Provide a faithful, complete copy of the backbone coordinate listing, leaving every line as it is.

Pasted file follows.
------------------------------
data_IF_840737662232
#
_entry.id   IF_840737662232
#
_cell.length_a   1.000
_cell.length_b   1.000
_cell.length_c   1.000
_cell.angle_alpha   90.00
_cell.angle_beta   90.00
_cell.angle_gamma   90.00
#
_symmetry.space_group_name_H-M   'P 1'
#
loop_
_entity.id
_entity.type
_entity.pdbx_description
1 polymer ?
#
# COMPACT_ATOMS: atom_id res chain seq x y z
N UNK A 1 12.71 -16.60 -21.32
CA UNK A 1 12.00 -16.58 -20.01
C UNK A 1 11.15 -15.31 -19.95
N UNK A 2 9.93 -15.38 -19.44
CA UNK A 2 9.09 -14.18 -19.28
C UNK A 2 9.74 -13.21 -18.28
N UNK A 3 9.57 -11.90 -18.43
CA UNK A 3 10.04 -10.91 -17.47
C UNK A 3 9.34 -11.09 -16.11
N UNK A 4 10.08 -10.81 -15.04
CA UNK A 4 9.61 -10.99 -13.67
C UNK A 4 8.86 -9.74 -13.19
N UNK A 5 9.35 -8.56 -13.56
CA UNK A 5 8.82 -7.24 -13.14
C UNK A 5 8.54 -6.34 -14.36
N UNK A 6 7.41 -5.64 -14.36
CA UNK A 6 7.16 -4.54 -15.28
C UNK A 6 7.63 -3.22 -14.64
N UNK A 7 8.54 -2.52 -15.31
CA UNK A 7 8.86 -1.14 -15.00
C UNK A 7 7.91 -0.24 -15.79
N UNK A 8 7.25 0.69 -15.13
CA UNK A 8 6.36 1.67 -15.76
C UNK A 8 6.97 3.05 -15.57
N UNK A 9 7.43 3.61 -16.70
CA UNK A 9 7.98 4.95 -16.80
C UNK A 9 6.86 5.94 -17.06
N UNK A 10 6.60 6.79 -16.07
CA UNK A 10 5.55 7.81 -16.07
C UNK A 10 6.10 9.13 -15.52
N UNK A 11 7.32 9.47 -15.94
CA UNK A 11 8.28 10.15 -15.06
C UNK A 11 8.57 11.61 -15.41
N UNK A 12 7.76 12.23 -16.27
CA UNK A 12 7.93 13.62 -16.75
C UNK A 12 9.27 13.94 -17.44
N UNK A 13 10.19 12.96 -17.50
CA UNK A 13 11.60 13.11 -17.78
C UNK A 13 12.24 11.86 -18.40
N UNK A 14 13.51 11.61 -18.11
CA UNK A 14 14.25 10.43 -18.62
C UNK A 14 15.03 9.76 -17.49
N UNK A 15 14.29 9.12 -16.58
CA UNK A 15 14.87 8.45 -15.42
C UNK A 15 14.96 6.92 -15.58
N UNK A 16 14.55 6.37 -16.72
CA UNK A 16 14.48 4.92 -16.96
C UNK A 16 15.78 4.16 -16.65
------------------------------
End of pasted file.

data_IF_840737662232
#
_entry.id   IF_840737662232
#
_cell.length_a   1.000
_cell.length_b   1.000
_cell.length_c   1.000
_cell.angle_alpha   90.00
_cell.angle_beta   90.00
_cell.angle_gamma   90.00
#
_symmetry.space_group_name_H-M   'P 1'
#
loop_
_entity.id
_entity.type
_entity.pdbx_description
1 polymer ?
#
# COMPACT_ATOMS: atom_id res chain seq x y z
N UNK A 1 12.71 -16.60 -21.32
CA UNK A 1 12.00 -16.58 -20.01
C UNK A 1 11.15 -15.31 -19.95
N UNK A 2 9.93 -15.38 -19.44
CA UNK A 2 9.09 -14.18 -19.28
C UNK A 2 9.74 -13.21 -18.28
N UNK A 3 9.57 -11.90 -18.43
CA UNK A 3 10.04 -10.91 -17.47
C UNK A 3 9.34 -11.09 -16.11
N UNK A 4 10.08 -10.81 -15.04
CA UNK A 4 9.61 -10.99 -13.67
C UNK A 4 8.86 -9.74 -13.19
N UNK A 5 9.35 -8.56 -13.56
CA UNK A 5 8.82 -7.24 -13.14
C UNK A 5 8.54 -6.34 -14.36
N UNK A 6 7.41 -5.64 -14.36
CA UNK A 6 7.16 -4.54 -15.28
C UNK A 6 7.63 -3.22 -14.64
N UNK A 7 8.54 -2.52 -15.31
CA UNK A 7 8.86 -1.14 -15.00
C UNK A 7 7.91 -0.24 -15.79
N UNK A 8 7.25 0.69 -15.13
CA UNK A 8 6.36 1.67 -15.76
C UNK A 8 6.97 3.05 -15.57
N UNK A 9 7.43 3.61 -16.70
CA UNK A 9 7.98 4.95 -16.80
C UNK A 9 6.86 5.94 -17.06
N UNK A 10 6.60 6.79 -16.07
CA UNK A 10 5.55 7.81 -16.07
C UNK A 10 6.10 9.13 -15.52
N UNK A 11 7.32 9.47 -15.94
CA UNK A 11 8.28 10.15 -15.06
C UNK A 11 8.57 11.61 -15.41
N UNK A 12 7.76 12.23 -16.27
CA UNK A 12 7.93 13.62 -16.75
C UNK A 12 9.27 13.94 -17.44
N UNK A 13 10.19 12.96 -17.50
CA UNK A 13 11.60 13.11 -17.78
C UNK A 13 12.24 11.86 -18.40
N UNK A 14 13.51 11.61 -18.11
CA UNK A 14 14.25 10.43 -18.62
C UNK A 14 15.03 9.76 -17.49
N UNK A 15 14.29 9.12 -16.58
CA UNK A 15 14.87 8.45 -15.42
C UNK A 15 14.96 6.92 -15.58
N UNK A 16 14.55 6.37 -16.72
CA UNK A 16 14.48 4.92 -16.96
C UNK A 16 15.78 4.16 -16.65